Late in his career, Lee was in a wide variety of movies, including “The Golden Compass,” “Boogie Woogie,” “Triage,” “Season of the Witch,” “Hugo,” “Night Train to Lisbon,” and “The Girl from Nagasaki.” Notably, he was in several films directed by Tim Burton, including “Charlie and the Chocolate Factory,” “Corpse Bride,” “Alice in Wonderland,” and “Dark Shadows.”
Due to his operatic bass voice, Lee had a successful career in music. He sang on “The Wicker Man” soundtrack, and performed the closing credits song for the horror film “Funny Man.” Later, he appeared as a backing vocalist on four albums by the Italian symphonic power metal band Rhapsody of Fire. In 2010, Lee released his own symphonic metal album, “Charlemagne: By the Sword and the Cross.” This was followed in 2013 by “Charlemagne: The Omens of Death.” To celebrate his 92nd birthday in 2014, Lee released an EP of covers called “Metal Knight.”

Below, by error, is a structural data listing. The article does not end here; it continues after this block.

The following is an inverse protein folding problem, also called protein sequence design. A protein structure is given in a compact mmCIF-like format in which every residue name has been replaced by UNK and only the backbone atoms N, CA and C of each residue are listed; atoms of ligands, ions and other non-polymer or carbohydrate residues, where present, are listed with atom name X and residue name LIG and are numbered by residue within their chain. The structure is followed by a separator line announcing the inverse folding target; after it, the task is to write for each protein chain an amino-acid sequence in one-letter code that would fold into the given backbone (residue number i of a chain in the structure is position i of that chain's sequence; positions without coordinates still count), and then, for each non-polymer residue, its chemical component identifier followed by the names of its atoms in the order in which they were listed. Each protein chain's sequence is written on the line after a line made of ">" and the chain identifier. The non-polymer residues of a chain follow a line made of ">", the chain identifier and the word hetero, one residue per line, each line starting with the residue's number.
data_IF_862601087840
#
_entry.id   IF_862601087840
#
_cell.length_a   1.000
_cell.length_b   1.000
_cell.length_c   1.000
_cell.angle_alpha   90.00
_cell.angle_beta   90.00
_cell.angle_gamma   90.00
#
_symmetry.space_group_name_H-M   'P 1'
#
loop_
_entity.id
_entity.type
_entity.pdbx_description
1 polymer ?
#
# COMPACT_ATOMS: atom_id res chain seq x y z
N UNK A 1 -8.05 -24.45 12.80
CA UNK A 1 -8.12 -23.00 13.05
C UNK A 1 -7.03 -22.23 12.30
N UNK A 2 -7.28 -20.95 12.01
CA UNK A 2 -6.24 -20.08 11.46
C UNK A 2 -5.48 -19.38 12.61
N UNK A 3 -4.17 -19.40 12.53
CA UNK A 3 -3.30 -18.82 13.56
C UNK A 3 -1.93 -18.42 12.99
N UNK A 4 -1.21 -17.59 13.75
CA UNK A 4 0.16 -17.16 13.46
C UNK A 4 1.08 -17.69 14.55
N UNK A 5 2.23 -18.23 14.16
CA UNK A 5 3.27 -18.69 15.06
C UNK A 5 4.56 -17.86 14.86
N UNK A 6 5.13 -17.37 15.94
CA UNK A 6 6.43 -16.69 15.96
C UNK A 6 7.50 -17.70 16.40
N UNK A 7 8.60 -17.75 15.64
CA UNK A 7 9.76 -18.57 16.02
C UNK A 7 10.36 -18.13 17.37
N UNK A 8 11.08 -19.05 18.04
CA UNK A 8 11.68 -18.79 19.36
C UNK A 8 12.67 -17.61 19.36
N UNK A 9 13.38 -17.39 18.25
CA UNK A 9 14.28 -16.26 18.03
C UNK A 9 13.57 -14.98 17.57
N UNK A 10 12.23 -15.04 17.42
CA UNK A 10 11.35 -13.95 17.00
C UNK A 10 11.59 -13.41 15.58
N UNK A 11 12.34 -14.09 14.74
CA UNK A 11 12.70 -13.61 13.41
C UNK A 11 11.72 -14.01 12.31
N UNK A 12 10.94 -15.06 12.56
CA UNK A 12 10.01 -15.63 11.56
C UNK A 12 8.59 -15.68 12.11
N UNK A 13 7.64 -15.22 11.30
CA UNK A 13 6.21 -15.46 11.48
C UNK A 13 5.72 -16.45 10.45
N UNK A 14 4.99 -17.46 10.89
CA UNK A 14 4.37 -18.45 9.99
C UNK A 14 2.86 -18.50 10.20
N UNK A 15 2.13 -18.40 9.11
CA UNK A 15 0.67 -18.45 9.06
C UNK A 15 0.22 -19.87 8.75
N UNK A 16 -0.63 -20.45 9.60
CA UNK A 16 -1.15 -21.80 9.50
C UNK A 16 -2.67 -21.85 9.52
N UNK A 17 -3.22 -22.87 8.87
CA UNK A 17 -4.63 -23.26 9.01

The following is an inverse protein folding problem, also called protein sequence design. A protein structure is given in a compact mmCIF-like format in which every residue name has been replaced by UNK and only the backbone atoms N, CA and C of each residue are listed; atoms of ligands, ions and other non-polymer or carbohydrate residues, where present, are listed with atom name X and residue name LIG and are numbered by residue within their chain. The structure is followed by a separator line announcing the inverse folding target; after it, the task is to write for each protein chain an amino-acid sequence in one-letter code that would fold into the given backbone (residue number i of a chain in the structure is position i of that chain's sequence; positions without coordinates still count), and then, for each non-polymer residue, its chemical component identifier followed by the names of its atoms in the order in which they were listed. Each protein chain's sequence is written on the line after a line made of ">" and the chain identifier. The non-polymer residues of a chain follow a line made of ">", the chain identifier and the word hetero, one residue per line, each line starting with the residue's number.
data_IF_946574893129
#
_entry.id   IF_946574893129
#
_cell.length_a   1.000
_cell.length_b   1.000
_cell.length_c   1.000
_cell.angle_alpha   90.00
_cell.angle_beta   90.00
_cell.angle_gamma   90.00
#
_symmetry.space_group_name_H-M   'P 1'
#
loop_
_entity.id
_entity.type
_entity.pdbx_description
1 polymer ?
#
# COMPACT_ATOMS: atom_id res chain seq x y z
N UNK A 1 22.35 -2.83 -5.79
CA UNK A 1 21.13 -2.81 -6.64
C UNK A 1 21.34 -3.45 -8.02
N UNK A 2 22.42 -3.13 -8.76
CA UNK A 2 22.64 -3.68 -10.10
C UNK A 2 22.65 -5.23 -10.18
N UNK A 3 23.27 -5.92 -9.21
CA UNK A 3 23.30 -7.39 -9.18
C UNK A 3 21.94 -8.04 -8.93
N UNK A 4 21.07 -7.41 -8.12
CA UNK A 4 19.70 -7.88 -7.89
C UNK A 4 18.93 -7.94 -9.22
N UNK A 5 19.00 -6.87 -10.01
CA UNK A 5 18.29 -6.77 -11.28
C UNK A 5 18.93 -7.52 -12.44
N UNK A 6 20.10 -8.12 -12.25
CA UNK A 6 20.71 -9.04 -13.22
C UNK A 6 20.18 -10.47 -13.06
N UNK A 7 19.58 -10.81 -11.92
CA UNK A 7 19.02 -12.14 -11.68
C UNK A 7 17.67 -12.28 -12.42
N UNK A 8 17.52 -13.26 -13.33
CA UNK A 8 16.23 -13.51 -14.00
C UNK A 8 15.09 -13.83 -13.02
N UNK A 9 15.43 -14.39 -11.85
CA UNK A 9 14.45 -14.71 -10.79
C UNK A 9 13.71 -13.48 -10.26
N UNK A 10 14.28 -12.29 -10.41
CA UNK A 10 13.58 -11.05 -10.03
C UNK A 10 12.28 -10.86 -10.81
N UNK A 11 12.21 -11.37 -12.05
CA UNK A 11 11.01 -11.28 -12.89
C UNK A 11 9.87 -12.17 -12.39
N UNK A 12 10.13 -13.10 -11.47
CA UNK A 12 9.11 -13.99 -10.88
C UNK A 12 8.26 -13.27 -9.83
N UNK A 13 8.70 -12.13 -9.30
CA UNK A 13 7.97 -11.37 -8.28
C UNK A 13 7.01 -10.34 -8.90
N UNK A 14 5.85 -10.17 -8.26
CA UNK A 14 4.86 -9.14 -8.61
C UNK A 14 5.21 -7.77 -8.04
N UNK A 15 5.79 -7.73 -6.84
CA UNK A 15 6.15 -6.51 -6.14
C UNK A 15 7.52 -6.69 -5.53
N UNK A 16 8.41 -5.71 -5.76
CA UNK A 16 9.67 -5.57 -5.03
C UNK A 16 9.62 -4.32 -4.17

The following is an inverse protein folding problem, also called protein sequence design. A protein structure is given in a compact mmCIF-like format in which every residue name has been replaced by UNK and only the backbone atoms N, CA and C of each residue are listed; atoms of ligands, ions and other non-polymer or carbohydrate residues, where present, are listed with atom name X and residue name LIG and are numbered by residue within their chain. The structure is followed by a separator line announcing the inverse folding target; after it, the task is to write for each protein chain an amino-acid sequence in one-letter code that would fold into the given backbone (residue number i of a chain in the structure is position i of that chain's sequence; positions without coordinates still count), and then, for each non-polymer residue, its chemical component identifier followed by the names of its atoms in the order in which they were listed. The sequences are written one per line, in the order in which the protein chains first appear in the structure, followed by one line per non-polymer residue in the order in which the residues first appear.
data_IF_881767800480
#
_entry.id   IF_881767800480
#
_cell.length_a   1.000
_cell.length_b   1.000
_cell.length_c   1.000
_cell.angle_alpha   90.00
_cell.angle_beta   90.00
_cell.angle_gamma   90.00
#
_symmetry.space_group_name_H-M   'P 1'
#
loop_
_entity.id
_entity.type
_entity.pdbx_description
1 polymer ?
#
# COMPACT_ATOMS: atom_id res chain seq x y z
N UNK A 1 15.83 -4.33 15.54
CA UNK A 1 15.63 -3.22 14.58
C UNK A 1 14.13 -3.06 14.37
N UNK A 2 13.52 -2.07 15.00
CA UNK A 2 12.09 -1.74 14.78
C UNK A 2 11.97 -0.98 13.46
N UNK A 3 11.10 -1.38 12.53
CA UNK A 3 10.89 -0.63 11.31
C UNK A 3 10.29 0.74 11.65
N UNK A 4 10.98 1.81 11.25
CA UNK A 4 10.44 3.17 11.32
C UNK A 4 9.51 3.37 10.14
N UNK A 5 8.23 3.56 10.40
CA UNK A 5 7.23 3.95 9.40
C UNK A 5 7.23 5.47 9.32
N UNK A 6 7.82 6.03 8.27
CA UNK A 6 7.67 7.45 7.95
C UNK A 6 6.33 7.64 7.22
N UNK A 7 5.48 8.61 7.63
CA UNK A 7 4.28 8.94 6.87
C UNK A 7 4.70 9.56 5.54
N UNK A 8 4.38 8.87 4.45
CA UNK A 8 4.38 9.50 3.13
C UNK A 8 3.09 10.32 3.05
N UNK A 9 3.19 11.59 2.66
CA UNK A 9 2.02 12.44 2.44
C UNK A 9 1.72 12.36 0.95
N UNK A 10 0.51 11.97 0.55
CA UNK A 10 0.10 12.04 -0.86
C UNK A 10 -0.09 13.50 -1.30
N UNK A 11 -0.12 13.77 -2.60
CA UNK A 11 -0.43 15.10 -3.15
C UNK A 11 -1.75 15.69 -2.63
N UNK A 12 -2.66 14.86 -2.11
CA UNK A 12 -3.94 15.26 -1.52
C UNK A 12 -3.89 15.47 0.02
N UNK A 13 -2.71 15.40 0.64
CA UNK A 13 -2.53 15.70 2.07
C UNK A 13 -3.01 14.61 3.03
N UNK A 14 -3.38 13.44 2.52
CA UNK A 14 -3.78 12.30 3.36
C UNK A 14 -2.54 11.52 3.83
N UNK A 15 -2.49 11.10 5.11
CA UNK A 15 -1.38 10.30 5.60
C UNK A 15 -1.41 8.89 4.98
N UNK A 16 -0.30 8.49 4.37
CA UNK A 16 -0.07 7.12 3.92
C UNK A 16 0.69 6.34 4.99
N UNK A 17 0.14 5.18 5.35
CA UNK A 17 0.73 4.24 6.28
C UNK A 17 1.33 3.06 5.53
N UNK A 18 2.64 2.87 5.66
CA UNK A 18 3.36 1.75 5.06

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In the late 50s, Lee got engaged to Henriette von Rosen. However, not long before the wedding, Lee called off the engagement over financial insecurities. Later, in 1961, Lee wed Danish painter and former model Birgit Krøncke; they had a daughter named Christina two years later.
In 2015, Lee was admitted to Chelsea and Westminster Hospital for respiratory problems and heart failure. He passed away in early June at the age of 93.